Friday’s Mini-Report

Today’s edition of quick hits:

* Europe: “With Europe under mounting pressure to act quickly to tackle its debt crisis, the leaders of Italy and Greece moved forcefully on Friday to reinvigorate their governments and show their sincerity about economic austerity. Financial markets rallied on the news.”

* Syria: “In another grim day in what has become one of the bloodiest periods of the uprising, rights activists said that at least 18 people, including a defecting soldier, were shot dead by security forces across Syria on Friday, 11 of them in the restive city of Homs. Four were also killed in the southern city of Dara’a and two in Hama, in central Syria. One person was killed in the northwestern province of Idlib.”

* POTUS to Asia-Pac: “President Barack Obama begins a nine-day trip through the Asia-Pacific region Saturday with a stop in Hawaii for a weekend economic conference where he will press for progress on a trans-Pacific free trade agreement.”

* Ross departs: “Dennis B. Ross, a seasoned diplomat who has been one of President Obama’s most influential advisers on Iran and the Middle East, announced Thursday that he would leave the White House, at a time when Israeli-Palestinian peace talks are frozen and tensions over Iran are flaring up anew.”

* President Obama nominated Edward DuMont to the U.S. Court of Appeals for the Federal Circuit. If confirmed, he would have been the first openly gay federal appeals judge. Republicans, without cause, have blocked his nomination for 18 months — that’s not a typo — leading DuMont to quit this week and return to his law practice.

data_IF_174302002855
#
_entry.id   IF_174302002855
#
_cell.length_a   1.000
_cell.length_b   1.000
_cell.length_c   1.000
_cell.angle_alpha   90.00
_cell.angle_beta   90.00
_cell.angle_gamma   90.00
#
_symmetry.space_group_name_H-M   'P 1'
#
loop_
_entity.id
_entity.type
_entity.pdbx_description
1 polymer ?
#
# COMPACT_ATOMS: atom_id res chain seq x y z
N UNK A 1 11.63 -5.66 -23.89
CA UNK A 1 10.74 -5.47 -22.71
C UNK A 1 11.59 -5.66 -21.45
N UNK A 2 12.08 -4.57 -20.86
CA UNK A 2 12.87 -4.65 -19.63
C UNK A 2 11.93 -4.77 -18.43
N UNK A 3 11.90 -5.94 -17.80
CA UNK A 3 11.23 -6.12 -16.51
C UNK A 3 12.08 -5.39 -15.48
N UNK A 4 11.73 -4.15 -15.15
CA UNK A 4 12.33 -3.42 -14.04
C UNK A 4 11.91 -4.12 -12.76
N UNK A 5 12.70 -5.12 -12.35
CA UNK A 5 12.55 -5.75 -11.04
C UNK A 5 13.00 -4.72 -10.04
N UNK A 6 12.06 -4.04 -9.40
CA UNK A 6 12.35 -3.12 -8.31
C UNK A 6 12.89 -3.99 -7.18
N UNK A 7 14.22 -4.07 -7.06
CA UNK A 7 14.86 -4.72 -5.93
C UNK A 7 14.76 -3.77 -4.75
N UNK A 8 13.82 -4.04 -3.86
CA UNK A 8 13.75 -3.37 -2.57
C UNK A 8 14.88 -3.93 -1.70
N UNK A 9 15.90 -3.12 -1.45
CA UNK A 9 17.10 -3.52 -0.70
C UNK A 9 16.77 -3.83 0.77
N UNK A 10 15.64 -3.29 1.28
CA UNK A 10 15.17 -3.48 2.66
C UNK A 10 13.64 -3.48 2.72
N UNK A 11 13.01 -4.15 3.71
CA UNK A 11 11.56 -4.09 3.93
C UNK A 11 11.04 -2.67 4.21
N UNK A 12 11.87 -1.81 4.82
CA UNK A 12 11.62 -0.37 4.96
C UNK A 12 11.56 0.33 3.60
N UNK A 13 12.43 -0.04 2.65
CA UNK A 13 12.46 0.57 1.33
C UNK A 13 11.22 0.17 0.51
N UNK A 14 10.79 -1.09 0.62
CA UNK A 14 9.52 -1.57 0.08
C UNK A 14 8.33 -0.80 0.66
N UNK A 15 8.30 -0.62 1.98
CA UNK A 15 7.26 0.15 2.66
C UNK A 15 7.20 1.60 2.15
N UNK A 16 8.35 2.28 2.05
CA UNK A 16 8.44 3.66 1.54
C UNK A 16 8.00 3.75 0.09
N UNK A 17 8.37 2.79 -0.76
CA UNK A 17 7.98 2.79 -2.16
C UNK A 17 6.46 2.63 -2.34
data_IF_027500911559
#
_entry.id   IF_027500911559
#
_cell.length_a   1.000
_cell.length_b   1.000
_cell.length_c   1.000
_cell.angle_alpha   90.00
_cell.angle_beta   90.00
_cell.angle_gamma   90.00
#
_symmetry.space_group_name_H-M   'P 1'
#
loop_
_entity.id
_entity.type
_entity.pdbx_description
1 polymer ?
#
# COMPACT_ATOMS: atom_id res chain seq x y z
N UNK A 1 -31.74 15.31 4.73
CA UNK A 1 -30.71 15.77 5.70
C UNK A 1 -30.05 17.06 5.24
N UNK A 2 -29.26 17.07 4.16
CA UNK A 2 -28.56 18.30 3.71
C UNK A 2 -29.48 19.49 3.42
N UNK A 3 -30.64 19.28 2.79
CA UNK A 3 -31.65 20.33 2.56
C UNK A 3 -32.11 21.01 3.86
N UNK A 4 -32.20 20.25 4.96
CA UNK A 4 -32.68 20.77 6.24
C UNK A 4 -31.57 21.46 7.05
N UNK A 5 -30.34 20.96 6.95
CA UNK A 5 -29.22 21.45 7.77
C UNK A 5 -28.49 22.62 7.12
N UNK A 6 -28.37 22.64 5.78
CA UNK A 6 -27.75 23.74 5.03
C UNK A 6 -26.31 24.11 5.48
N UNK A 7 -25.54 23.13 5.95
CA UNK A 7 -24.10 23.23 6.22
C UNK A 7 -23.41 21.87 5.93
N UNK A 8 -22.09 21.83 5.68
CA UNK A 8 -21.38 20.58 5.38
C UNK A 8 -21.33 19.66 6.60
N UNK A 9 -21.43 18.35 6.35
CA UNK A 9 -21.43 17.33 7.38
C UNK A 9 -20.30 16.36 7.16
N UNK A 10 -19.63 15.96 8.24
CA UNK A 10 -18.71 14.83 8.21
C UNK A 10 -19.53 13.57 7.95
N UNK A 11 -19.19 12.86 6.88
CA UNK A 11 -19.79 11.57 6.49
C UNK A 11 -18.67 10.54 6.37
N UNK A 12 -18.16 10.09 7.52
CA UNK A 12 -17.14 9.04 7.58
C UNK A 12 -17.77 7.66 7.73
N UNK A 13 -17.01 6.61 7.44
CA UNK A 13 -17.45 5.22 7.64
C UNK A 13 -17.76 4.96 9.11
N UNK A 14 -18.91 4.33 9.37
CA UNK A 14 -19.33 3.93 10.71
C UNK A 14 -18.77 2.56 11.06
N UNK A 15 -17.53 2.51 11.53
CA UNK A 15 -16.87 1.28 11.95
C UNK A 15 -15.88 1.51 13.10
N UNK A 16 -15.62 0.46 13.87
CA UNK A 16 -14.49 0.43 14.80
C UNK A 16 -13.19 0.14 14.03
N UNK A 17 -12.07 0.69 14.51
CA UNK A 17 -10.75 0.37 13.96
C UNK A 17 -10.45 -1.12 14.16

* Is the Occupy movement making a difference? Consider the trajectory of media references to the phrase “income inequality.”

* Great piece from Kevin Drum on the complexity of the “Volcker rule,” and what the banks did to cause it.

* Stupid Republican tricks: “The mayor of a large city in Utah admitted he used an alias to pose as a reporter and write news stories, sometimes about himself, because he wanted to ‘try to restore balance.'”

* Daniel Luzer: “More technology will solve our problems, says one Education Department official. Innovations in technology are key to getting more Americans through college. This is, well, questionable.”

* Simon Lazarus does a nice job explaining the significance of this week’s federal appeals court ruling on the Affordable Care Act.

* The late-Friday news dump is not a myth.

* Taking victim-blaming to a new level: “Fox News’ Andrea Tantaros, who has been an unwavering supporter of Herman Cain, is now blaming victims of sexual harassment for meeting male supervisors outside of the office, thus encouraging unwanted advances. In a recent New York Daily News op-ed, Tantaros blasted one of Cain’s accusers for ‘hav[ing] dinner and drinks with a married man’ and asked: ‘At what point do women need to take some responsibility?'”

Anything to add? Consider this an open thread.